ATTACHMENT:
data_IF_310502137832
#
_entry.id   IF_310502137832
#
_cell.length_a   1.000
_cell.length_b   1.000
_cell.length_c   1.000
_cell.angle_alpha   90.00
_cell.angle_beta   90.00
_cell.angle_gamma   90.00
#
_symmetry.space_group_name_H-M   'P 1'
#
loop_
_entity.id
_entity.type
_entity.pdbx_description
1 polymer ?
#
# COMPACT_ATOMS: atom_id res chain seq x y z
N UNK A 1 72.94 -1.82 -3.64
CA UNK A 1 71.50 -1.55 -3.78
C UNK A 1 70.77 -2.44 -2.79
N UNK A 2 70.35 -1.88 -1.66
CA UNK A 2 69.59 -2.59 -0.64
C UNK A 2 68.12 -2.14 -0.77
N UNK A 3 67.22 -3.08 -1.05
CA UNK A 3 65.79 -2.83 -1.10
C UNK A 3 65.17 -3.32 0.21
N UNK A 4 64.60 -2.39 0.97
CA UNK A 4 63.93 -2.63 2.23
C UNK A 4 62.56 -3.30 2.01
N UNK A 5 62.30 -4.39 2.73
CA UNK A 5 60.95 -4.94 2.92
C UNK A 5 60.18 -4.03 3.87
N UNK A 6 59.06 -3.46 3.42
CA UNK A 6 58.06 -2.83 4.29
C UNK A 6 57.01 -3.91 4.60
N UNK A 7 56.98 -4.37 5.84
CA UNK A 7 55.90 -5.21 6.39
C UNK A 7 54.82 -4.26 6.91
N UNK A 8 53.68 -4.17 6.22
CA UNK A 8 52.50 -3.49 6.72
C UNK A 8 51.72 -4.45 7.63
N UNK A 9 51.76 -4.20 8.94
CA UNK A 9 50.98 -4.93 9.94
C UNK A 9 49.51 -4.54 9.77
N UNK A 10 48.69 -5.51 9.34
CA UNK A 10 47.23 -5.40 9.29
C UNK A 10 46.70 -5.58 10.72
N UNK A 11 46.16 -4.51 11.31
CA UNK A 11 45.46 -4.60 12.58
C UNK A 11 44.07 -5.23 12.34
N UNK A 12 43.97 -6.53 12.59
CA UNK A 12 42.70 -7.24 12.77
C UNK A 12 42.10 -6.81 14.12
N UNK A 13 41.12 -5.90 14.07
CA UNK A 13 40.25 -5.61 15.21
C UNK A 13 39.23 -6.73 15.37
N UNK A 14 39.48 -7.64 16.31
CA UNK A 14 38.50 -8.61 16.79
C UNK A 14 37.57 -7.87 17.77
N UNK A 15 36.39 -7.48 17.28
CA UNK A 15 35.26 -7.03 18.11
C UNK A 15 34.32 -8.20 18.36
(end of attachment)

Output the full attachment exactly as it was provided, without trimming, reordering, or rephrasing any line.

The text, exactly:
data_IF_310502137832
#
_entry.id   IF_310502137832
#
_cell.length_a   1.000
_cell.length_b   1.000
_cell.length_c   1.000
_cell.angle_alpha   90.00
_cell.angle_beta   90.00
_cell.angle_gamma   90.00
#
_symmetry.space_group_name_H-M   'P 1'
#
loop_
_entity.id
_entity.type
_entity.pdbx_description
1 polymer ?
#
# COMPACT_ATOMS: atom_id res chain seq x y z
N UNK A 1 72.94 -1.82 -3.64
CA UNK A 1 71.50 -1.55 -3.78
C UNK A 1 70.77 -2.44 -2.79
N UNK A 2 70.35 -1.88 -1.66
CA UNK A 2 69.59 -2.59 -0.64
C UNK A 2 68.12 -2.14 -0.77
N UNK A 3 67.22 -3.08 -1.05
CA UNK A 3 65.79 -2.83 -1.10
C UNK A 3 65.17 -3.32 0.21
N UNK A 4 64.60 -2.39 0.97
CA UNK A 4 63.93 -2.63 2.23
C UNK A 4 62.56 -3.30 2.01
N UNK A 5 62.30 -4.39 2.73
CA UNK A 5 60.95 -4.94 2.92
C UNK A 5 60.18 -4.03 3.87
N UNK A 6 59.06 -3.46 3.42
CA UNK A 6 58.06 -2.83 4.29
C UNK A 6 57.01 -3.91 4.60
N UNK A 7 56.98 -4.37 5.84
CA UNK A 7 55.90 -5.21 6.39
C UNK A 7 54.82 -4.26 6.91
N UNK A 8 53.68 -4.17 6.22
CA UNK A 8 52.50 -3.49 6.72
C UNK A 8 51.72 -4.45 7.63
N UNK A 9 51.76 -4.20 8.94
CA UNK A 9 50.98 -4.93 9.94
C UNK A 9 49.51 -4.54 9.77
N UNK A 10 48.69 -5.51 9.34
CA UNK A 10 47.23 -5.40 9.29
C UNK A 10 46.70 -5.58 10.72
N UNK A 11 46.16 -4.51 11.31
CA UNK A 11 45.46 -4.60 12.58
C UNK A 11 44.07 -5.23 12.34
N UNK A 12 43.97 -6.53 12.59
CA UNK A 12 42.70 -7.24 12.77
C UNK A 12 42.10 -6.81 14.12
N UNK A 13 41.12 -5.90 14.07
CA UNK A 13 40.25 -5.61 15.21
C UNK A 13 39.23 -6.73 15.37
N UNK A 14 39.48 -7.64 16.31
CA UNK A 14 38.50 -8.61 16.79
C UNK A 14 37.57 -7.87 17.77
N UNK A 15 36.39 -7.48 17.28
CA UNK A 15 35.26 -7.03 18.11
C UNK A 15 34.32 -8.20 18.36